A Treasury Department spokesman said, “We know that not converting your mortgage can be incredibly difficult. Many borrowers may find it easier to switch to an active lender thanks to recent FCA rule changes.
“We will work with the FCA to review the effectiveness of these changes and see if other possible solutions can be found for these borrowers that are workable and proportionate.”
How a Lender Helps
Many borrowers have had difficulty switching, but a lender has taken mortgage prisoners in and helped them get a better interest rate. Jonathan Westhoff, managing director of West Brom-based building society based in the Midlands, says when the FCA introduced new rules to enable switches, “we just knew it was the right thing to do”. – it is completely geared towards our purpose. “
The company was the first to use the modified affordability tests and had to adapt its systems so that borrowers were not automatically blocked. “Even though it was at the height of the pandemic, my colleagues resolved this problem and we then formed a dedicated team to work on the mortgage prisoner cases as everyone is different and needs to be checked individually,” he says. Society has received “a steady stream of applications” from those affected, but Westhoff says it would like to hear more from them. “Some borrowers have saved up to £ 1,000 a month on their mortgage payments, which is an incredibly sizeable sum. and we are therefore sure that we can help a lot more, ”he says. Initially it was thought borrowers would go to larger lenders, but Westhoff anecdotally says it doesn’t seem to be and more needs to be done to raise awareness of the steps mortgage prisoners can take.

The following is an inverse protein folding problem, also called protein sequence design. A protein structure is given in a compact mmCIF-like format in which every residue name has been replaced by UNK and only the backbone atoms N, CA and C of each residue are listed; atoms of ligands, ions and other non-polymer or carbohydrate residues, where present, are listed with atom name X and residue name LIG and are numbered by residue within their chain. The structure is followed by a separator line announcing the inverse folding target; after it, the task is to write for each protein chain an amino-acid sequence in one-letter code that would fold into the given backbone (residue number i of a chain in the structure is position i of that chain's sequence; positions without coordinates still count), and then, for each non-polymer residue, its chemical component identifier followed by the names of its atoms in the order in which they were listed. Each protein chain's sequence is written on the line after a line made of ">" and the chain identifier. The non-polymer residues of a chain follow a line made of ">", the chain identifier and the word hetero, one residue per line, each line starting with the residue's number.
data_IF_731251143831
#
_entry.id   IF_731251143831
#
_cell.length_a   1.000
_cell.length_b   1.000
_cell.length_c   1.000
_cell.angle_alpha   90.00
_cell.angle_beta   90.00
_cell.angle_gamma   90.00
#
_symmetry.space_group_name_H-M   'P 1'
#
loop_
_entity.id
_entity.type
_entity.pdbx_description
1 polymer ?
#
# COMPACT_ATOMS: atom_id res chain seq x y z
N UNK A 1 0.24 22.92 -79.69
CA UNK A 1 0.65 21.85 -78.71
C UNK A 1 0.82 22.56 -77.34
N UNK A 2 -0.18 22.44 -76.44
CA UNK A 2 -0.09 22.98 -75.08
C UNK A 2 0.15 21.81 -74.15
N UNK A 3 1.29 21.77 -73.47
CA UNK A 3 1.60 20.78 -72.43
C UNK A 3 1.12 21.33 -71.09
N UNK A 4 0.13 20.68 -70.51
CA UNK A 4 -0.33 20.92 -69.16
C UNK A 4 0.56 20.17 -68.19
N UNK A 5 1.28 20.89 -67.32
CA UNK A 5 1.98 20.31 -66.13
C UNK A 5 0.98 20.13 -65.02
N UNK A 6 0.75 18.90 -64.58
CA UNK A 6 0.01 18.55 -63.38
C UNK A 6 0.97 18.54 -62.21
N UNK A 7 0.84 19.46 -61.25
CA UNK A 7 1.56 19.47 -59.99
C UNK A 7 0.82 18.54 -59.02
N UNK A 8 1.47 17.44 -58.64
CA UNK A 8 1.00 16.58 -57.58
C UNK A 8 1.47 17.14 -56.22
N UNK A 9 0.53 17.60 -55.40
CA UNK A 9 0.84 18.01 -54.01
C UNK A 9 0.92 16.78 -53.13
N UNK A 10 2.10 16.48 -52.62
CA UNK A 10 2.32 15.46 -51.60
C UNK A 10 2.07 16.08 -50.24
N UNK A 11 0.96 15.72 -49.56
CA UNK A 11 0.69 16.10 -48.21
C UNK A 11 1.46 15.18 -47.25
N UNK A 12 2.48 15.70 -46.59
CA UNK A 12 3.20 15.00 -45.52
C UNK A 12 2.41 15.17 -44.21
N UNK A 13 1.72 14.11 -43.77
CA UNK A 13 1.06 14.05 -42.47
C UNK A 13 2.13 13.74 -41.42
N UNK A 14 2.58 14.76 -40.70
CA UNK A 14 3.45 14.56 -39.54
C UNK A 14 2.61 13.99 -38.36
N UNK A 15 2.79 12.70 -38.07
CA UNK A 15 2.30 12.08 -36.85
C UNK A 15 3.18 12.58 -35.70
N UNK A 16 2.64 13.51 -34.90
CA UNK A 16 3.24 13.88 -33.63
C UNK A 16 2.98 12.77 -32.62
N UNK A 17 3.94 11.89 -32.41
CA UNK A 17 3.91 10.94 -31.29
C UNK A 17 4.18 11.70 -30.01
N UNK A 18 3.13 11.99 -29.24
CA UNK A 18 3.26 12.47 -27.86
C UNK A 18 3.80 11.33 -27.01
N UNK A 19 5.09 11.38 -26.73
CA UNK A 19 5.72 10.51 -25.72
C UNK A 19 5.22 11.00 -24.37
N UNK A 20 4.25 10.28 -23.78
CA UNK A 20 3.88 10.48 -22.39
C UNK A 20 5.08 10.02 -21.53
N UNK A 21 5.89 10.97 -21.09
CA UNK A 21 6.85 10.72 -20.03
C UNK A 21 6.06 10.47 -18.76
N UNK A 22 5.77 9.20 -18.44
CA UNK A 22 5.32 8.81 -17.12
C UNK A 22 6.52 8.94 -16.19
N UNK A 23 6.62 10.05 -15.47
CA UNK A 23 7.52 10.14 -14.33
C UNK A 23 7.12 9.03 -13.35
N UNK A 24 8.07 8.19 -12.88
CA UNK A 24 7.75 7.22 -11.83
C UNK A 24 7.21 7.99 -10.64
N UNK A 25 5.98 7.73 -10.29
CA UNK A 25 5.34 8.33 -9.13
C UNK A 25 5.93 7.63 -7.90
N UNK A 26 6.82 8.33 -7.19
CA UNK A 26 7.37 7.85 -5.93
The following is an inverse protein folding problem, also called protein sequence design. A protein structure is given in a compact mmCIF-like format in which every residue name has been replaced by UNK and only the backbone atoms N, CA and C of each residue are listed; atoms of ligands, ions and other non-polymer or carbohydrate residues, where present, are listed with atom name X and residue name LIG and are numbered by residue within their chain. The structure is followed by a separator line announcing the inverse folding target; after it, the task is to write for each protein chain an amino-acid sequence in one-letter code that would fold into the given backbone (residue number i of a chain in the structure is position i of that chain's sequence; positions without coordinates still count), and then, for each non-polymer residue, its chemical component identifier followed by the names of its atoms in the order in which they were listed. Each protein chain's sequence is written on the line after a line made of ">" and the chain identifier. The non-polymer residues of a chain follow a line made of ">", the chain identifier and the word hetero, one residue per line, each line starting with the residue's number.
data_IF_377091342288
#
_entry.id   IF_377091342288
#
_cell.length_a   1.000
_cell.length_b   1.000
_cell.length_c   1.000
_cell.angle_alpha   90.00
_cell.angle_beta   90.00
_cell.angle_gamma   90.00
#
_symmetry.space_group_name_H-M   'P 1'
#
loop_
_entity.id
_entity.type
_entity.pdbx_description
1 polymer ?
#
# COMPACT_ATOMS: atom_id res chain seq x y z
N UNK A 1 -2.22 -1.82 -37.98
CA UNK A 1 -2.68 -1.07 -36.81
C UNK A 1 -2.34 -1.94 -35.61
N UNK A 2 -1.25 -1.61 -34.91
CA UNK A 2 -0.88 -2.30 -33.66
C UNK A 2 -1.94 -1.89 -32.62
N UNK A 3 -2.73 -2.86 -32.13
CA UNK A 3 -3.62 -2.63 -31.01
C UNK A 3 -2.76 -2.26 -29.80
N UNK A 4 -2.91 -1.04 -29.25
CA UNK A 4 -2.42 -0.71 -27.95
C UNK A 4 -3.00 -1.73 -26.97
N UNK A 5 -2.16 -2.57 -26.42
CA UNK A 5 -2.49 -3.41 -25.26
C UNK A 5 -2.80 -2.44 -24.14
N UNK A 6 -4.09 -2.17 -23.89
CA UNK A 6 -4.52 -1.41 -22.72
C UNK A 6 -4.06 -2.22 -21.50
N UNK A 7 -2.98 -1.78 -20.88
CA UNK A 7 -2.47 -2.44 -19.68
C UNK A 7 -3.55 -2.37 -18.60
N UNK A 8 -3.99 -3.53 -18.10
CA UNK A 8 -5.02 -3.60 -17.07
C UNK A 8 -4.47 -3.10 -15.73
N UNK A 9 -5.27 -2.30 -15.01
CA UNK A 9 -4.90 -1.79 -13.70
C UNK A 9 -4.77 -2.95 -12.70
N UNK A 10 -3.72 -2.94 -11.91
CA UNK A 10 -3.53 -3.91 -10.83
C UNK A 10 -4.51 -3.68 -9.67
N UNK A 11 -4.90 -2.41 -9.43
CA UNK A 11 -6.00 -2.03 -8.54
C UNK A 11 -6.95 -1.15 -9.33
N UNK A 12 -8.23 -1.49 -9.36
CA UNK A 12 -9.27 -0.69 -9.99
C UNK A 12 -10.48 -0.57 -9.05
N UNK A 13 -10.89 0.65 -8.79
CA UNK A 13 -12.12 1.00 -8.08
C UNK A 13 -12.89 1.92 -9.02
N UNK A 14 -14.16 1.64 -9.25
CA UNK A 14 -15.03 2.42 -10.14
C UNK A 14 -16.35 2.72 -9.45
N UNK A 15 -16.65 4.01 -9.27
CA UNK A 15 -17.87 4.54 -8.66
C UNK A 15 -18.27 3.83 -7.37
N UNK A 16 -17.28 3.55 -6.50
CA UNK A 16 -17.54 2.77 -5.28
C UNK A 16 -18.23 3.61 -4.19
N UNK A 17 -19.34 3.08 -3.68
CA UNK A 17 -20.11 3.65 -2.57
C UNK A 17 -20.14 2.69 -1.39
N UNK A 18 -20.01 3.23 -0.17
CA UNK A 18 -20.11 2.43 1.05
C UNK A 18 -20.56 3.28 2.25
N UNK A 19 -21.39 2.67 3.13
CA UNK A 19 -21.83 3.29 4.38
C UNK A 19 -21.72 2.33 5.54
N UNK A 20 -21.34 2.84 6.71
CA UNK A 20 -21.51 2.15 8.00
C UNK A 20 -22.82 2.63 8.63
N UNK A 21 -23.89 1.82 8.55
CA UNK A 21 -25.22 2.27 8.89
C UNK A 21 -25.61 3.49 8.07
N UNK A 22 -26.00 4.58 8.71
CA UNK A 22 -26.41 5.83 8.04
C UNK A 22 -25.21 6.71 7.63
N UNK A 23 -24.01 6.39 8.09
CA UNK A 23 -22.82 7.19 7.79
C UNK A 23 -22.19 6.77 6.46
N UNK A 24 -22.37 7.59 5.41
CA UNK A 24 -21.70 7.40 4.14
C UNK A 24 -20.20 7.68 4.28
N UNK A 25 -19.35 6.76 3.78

“We are very keen to stay close to the regulator’s review of the affordability of mortgages and continue to contribute wherever we can,” he says. “We understandably saw concern about the threat of soaring energy bills, but in some cases the effects of a mortgage prisoner in as little as a month can be more financially detrimental than a dramatic increase in energy bills; and these borrowers have to deal with both. “
Starting November 23, the company is offering mortgage prisoners a two-year fixed-rate contract from 2.19% for borrowing up to 75% mortgage lending value, which rises to 2.59% for 85% loans – both interest rates well below the SVR they pay probably. The offers have a fee of £ 499 but include free assessment and help with legal fees.
Westhoff adds, “We’re just a medium-sized lender, and when we first launched these products, we knew that because of our size, we could only do so much and it would take a whole industry to help can get more borrowers. Even so, we have significantly reduced the monthly payments of many borrowers who were mortgage prisoners and encourage anyone in the same situation to get in touch. “